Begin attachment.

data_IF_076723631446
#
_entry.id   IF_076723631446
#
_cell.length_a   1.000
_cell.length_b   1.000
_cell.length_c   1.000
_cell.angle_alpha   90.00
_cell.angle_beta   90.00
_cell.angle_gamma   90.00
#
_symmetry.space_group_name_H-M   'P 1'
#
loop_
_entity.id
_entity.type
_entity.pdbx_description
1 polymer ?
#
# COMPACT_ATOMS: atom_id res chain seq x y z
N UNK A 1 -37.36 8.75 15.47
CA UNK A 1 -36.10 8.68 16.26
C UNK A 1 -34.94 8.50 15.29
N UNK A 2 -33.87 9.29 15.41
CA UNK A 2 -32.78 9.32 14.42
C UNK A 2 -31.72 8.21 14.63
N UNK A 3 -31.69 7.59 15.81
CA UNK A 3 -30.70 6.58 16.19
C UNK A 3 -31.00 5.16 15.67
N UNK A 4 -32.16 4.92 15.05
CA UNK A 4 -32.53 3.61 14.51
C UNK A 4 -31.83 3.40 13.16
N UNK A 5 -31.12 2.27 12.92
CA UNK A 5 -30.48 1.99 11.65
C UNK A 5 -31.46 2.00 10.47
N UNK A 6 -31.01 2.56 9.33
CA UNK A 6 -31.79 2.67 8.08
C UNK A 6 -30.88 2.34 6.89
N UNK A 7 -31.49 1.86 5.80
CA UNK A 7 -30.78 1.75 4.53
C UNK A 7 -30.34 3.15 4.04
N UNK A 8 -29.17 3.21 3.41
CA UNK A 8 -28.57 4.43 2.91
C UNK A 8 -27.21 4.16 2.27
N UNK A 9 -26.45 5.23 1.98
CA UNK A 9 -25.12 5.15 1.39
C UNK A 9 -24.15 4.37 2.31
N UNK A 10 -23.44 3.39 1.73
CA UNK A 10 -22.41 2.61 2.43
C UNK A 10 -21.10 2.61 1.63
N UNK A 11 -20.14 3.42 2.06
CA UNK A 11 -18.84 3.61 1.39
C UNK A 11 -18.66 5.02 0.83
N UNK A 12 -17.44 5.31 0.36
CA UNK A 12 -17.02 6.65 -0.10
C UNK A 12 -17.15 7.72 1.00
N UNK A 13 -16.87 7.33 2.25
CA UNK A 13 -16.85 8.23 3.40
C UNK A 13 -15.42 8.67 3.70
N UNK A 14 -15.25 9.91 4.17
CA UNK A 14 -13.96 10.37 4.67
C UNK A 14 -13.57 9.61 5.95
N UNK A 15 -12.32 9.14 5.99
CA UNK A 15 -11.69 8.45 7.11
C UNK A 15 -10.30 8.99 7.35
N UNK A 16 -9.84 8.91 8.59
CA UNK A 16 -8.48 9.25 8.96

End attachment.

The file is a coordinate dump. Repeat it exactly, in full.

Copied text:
data_IF_076723631446
#
_entry.id   IF_076723631446
#
_cell.length_a   1.000
_cell.length_b   1.000
_cell.length_c   1.000
_cell.angle_alpha   90.00
_cell.angle_beta   90.00
_cell.angle_gamma   90.00
#
_symmetry.space_group_name_H-M   'P 1'
#
loop_
_entity.id
_entity.type
_entity.pdbx_description
1 polymer ?
#
# COMPACT_ATOMS: atom_id res chain seq x y z
N UNK A 1 -37.36 8.75 15.47
CA UNK A 1 -36.10 8.68 16.26
C UNK A 1 -34.94 8.50 15.29
N UNK A 2 -33.87 9.29 15.41
CA UNK A 2 -32.78 9.32 14.42
C UNK A 2 -31.72 8.21 14.63
N UNK A 3 -31.69 7.59 15.81
CA UNK A 3 -30.70 6.58 16.19
C UNK A 3 -31.00 5.16 15.67
N UNK A 4 -32.16 4.92 15.05
CA UNK A 4 -32.53 3.61 14.51
C UNK A 4 -31.83 3.40 13.16
N UNK A 5 -31.12 2.27 12.92
CA UNK A 5 -30.48 1.99 11.65
C UNK A 5 -31.46 2.00 10.47
N UNK A 6 -31.01 2.56 9.33
CA UNK A 6 -31.79 2.67 8.08
C UNK A 6 -30.88 2.34 6.89
N UNK A 7 -31.49 1.86 5.80
CA UNK A 7 -30.78 1.75 4.53
C UNK A 7 -30.34 3.15 4.04
N UNK A 8 -29.17 3.21 3.41
CA UNK A 8 -28.57 4.43 2.91
C UNK A 8 -27.21 4.16 2.27
N UNK A 9 -26.45 5.23 1.98
CA UNK A 9 -25.12 5.15 1.39
C UNK A 9 -24.15 4.37 2.31
N UNK A 10 -23.44 3.39 1.73
CA UNK A 10 -22.41 2.61 2.43
C UNK A 10 -21.10 2.61 1.63
N UNK A 11 -20.14 3.42 2.06
CA UNK A 11 -18.84 3.61 1.39
C UNK A 11 -18.66 5.02 0.83
N UNK A 12 -17.44 5.31 0.36
CA UNK A 12 -17.02 6.65 -0.10
C UNK A 12 -17.15 7.72 1.00
N UNK A 13 -16.87 7.33 2.25
CA UNK A 13 -16.85 8.23 3.40
C UNK A 13 -15.42 8.67 3.70
N UNK A 14 -15.25 9.91 4.17
CA UNK A 14 -13.96 10.37 4.67
C UNK A 14 -13.57 9.61 5.95
N UNK A 15 -12.32 9.14 5.99
CA UNK A 15 -11.69 8.45 7.11
C UNK A 15 -10.30 8.99 7.35
N UNK A 16 -9.84 8.91 8.59
CA UNK A 16 -8.48 9.25 8.96